It was just about one year ago when I first heard the Boston-based group Frank Smith. Yes, they are a band, not just a dude named Frank Smith. In fact, there isn't anybody named Frank or Smith in the group. Go figure. In that year since the release of Red On White, the guys relocated to Austin, got signed to Juliana Hatfield's Ye Olde Records, and are back with a new album, Heavy Handed Peace And Love.
Frontman Aaron Sinclair is at the top of his game. As much as I always enjoyed The Lot Six, Drexel, and his earlier solo work as LaGuardia, Heavy Handed stands out as his most solid effort to date. The album easily switches gears from slightly twangy indie rock to full-blown country, with Sinclair's southern roots as the glue that holds it all together.
The album begins with the distant noise of dueling electric guitars, creating a fog that gently gives way to a solo harmonica and banjo on "Liar And A Thief." Their focus on atmosphere is what makes this such an interesting record, as the spaced-out guitars continually return throughout the track to add haunting textures, putting them in that interesting musical realm of Wilco. This takes us to "Throwin Rocks," one of the more straightforward tracks on the album. The electric slide guitar and rolling banjo would have easily fit on any of the Ryan Adams & The Cardinals albums.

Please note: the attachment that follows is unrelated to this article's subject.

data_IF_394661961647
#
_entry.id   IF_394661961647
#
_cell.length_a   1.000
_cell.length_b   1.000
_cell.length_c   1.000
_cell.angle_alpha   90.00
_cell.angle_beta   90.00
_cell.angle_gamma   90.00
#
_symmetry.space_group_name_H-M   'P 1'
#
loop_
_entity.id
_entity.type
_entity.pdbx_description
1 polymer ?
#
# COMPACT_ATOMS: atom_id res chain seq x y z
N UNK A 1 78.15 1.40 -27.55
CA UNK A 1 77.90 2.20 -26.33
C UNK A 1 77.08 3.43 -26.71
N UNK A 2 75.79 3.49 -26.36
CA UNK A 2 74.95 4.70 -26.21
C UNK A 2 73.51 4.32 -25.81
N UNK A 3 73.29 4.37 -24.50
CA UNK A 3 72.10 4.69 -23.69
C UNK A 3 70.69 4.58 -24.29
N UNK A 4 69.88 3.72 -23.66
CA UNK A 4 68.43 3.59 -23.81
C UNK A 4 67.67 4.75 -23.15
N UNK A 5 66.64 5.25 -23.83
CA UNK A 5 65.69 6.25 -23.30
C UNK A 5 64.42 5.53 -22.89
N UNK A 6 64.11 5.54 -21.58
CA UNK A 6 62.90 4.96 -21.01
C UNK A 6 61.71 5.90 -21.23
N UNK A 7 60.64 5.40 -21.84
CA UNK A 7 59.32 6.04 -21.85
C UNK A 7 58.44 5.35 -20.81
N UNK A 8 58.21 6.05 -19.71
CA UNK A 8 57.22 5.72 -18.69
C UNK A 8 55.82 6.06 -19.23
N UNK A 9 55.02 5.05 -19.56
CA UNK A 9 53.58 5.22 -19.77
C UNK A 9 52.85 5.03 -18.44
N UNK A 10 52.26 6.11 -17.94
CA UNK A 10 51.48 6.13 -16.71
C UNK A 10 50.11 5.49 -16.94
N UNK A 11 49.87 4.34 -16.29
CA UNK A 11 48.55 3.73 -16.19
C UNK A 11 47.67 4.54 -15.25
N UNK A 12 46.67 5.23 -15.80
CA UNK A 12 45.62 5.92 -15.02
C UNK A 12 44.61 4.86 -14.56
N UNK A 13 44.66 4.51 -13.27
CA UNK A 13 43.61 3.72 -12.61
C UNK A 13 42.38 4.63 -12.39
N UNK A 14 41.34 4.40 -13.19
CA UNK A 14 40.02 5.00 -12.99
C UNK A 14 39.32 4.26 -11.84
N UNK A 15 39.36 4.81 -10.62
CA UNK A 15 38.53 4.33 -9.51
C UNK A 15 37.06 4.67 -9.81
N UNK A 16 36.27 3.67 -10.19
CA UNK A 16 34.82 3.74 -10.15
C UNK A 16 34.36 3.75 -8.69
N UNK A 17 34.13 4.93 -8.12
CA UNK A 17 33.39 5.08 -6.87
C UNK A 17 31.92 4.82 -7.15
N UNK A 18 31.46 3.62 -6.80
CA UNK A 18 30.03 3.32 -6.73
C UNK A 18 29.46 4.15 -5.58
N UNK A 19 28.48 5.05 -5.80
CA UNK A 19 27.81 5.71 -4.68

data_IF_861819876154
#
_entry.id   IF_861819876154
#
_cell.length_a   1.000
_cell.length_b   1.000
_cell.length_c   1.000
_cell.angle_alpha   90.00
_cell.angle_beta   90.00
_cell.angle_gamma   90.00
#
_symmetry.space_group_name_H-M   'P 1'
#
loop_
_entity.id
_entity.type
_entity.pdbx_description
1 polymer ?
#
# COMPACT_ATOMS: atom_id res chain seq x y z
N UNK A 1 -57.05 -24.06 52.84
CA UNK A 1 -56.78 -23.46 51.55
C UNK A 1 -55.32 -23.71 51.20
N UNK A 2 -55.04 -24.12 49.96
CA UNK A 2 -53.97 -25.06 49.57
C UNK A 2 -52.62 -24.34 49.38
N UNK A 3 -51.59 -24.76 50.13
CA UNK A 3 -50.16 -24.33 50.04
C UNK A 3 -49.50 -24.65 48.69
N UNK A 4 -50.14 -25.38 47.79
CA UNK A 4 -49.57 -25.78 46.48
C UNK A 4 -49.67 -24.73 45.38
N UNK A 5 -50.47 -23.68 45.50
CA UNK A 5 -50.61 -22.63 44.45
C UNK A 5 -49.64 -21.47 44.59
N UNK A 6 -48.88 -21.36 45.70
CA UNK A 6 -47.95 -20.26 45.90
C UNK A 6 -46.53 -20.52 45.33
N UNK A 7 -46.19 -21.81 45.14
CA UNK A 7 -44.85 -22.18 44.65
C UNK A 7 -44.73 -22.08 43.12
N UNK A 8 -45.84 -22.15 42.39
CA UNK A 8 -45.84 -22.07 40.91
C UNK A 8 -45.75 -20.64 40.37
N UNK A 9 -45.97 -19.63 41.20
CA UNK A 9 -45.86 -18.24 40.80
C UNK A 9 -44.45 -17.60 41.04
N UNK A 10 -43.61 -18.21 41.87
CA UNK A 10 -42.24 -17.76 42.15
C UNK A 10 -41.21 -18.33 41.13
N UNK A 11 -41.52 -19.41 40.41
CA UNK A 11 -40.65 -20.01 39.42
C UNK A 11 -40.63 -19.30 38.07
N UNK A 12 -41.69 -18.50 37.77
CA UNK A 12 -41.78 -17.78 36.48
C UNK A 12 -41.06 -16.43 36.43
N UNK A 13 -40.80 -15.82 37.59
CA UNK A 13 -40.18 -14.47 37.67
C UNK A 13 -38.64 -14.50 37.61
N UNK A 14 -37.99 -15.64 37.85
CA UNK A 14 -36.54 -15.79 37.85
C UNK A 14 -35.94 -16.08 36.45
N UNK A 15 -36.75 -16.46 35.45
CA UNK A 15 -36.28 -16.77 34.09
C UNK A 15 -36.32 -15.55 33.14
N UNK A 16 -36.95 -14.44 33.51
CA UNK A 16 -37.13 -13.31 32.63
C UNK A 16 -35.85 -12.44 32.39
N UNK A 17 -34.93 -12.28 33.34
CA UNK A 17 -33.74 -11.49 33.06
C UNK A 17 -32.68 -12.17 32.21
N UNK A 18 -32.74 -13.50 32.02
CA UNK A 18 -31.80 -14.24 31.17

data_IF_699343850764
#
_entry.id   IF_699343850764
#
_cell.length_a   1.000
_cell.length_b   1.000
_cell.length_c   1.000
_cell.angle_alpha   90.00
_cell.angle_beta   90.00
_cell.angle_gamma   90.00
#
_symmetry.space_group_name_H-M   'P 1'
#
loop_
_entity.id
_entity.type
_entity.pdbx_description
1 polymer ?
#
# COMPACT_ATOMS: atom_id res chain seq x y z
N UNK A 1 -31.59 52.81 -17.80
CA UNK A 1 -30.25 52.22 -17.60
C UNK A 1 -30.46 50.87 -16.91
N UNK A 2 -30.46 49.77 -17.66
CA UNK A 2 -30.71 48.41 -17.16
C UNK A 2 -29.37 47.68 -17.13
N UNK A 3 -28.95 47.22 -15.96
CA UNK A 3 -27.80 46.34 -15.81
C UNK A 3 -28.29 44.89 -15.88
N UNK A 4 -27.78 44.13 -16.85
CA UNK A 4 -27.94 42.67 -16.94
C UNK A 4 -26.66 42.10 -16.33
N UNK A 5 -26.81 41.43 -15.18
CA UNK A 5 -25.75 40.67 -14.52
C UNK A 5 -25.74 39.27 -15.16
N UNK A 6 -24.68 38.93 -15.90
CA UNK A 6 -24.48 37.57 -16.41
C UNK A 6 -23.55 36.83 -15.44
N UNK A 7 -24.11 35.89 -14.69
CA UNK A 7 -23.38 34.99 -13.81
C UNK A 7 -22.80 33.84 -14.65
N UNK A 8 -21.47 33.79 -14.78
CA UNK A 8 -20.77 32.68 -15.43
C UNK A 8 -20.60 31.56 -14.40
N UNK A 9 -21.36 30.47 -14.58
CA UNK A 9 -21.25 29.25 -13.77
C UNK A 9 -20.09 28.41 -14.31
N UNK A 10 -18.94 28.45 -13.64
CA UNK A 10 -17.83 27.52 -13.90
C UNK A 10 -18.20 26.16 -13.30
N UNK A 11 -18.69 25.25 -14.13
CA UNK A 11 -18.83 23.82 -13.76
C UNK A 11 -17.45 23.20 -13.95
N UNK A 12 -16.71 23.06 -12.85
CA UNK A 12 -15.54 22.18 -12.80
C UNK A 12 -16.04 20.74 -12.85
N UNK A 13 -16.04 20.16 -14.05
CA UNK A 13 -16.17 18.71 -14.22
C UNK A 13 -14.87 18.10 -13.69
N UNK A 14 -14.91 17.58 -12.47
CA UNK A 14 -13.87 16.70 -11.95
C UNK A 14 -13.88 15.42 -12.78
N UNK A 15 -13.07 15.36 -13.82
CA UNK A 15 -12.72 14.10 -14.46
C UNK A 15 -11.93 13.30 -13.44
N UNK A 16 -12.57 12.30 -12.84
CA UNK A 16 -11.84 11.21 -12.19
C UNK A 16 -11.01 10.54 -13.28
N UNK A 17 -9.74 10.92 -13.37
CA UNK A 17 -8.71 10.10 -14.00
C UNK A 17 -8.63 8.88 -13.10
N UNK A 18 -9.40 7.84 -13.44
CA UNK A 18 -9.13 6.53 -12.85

"Home Is Where You Leave It" lets Frank Smith delve headfirst into indie rock, leaving behind all the twang and replacing it with a killer chorus jam-packed with stomping drums and vocal harmonies. While the melody is somewhat upbeat, lyrically it is just the opposite, as he sings: "Why can't you be happy with what you have / There's nothing left in an empty bed / I hate you and I want to fuck somebody else / Fuck that hurts." That one stings just a little.
One of the most interesting moments on Heavy Handed is "Ten Cent Hands," a song that perfectly encapsulates all that is Frank Smith. It almost sounds like two separate songs that were mashed into one, with fuzzed out Sonic Youth guitars that mesh with the plucking of a banjo. Is it noiserock? Is it country? Yes and yes!
Frank Smith is a fairly unclassifiable group, unless indie-honky-tonk is a genre that I've yet to see listed anywhere. Their combination of old school country and indie rock helped form a truly great album, one that fans of everything from The Shins to Golden Smog should make a point to check out.